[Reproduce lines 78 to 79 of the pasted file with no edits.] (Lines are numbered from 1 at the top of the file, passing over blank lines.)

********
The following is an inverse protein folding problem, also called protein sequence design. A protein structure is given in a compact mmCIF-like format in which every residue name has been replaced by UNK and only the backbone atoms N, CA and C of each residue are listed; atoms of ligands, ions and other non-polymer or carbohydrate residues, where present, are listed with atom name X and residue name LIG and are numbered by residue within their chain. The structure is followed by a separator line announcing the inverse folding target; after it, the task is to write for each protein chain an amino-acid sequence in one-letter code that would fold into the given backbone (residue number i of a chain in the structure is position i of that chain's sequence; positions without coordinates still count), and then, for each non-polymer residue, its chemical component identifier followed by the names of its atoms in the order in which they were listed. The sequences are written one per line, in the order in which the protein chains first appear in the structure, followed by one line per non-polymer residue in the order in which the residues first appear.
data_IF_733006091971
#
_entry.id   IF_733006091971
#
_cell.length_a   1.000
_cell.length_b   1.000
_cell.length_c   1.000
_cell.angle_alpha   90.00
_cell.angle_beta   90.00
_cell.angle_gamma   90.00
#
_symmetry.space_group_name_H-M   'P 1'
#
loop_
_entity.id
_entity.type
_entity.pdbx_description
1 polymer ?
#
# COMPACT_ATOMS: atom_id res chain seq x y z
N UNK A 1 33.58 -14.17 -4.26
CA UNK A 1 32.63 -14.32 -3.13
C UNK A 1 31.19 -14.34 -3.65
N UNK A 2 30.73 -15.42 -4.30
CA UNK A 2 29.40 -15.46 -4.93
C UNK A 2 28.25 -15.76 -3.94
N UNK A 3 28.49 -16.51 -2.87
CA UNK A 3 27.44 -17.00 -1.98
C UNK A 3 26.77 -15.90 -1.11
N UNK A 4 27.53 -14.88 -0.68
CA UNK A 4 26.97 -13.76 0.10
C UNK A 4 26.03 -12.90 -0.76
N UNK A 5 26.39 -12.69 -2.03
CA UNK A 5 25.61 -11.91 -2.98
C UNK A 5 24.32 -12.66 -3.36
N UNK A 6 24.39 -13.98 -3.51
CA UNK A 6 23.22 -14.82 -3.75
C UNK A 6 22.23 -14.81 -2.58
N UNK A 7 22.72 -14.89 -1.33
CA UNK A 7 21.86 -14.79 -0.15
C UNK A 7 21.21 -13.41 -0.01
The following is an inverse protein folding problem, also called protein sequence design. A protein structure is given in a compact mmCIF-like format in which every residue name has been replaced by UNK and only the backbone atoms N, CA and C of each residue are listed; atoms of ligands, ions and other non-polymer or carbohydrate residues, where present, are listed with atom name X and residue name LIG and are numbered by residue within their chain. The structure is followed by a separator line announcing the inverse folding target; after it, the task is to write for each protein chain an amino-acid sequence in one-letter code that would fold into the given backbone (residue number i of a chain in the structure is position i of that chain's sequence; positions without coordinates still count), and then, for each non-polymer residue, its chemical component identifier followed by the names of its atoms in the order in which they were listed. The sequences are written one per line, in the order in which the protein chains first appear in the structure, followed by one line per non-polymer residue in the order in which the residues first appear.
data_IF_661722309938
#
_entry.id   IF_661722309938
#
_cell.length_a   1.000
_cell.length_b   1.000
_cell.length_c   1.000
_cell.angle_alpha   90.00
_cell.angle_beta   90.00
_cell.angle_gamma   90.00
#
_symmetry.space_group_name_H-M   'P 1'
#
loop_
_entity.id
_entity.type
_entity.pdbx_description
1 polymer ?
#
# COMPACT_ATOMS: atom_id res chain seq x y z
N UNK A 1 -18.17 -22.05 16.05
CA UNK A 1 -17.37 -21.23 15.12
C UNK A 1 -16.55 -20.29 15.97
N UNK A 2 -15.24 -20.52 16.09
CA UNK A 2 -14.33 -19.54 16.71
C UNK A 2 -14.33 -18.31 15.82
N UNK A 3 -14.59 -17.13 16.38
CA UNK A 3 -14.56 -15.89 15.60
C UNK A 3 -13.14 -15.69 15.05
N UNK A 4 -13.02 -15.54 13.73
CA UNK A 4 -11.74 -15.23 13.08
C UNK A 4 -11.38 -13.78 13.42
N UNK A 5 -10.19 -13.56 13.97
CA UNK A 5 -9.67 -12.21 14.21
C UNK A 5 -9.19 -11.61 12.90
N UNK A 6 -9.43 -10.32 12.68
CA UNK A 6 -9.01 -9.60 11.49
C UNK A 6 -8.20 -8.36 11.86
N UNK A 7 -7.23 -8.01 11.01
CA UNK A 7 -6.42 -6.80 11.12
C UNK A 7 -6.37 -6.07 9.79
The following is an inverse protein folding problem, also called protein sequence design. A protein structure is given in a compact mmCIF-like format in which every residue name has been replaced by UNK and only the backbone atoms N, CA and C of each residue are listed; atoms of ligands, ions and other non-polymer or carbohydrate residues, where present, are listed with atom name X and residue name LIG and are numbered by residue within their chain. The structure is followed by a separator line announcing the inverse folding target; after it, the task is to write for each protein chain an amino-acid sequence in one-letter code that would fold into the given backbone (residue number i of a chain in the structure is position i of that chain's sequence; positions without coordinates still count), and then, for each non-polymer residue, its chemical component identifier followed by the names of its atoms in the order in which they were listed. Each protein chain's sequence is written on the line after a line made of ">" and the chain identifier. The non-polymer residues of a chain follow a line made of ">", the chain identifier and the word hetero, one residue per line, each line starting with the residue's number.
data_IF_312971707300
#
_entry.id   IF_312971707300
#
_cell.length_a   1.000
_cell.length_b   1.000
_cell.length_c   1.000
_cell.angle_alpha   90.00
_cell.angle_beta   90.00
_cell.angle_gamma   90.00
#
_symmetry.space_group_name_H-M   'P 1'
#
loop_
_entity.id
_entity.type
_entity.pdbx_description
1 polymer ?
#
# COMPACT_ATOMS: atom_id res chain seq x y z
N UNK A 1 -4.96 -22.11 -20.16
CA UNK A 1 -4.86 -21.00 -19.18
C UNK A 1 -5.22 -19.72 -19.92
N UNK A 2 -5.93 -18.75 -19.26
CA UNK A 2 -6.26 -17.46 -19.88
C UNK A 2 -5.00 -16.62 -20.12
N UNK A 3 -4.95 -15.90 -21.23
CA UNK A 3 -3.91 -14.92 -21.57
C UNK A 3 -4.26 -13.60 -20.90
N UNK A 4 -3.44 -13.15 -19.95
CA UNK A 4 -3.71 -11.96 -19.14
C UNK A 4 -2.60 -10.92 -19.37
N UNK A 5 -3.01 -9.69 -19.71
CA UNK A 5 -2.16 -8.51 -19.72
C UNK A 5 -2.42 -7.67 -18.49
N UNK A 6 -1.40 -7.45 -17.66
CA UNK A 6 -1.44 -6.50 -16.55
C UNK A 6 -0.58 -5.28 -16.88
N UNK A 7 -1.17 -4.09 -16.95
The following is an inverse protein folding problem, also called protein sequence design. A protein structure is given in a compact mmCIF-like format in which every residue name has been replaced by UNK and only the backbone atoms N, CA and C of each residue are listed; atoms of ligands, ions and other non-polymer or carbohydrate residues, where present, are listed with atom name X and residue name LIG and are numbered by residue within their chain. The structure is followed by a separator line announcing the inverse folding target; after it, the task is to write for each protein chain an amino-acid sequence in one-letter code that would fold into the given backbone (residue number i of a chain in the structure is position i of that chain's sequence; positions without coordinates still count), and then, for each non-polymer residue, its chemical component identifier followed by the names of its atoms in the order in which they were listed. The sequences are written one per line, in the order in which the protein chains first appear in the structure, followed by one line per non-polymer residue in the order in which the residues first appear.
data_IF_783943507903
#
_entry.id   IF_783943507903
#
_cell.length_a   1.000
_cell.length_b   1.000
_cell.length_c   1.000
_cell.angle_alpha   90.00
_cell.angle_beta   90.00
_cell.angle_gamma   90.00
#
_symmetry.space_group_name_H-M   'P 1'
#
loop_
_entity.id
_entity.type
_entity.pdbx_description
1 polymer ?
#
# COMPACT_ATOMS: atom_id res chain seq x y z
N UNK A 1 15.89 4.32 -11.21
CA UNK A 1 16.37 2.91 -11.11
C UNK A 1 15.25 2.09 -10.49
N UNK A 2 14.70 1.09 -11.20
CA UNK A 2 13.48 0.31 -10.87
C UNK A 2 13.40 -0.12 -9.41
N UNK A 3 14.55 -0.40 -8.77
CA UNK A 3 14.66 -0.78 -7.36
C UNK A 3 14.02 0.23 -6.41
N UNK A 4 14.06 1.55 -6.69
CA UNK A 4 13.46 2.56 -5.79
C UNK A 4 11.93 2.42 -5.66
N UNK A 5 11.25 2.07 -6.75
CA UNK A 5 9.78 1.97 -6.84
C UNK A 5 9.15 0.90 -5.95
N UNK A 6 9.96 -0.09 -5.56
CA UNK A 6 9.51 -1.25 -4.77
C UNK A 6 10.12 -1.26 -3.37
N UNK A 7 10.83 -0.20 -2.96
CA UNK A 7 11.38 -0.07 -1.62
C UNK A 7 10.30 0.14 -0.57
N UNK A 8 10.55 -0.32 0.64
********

C UNK A 5 -9.19 -11.61 12.90
N UNK A 6 -9.43 -10.32 12.68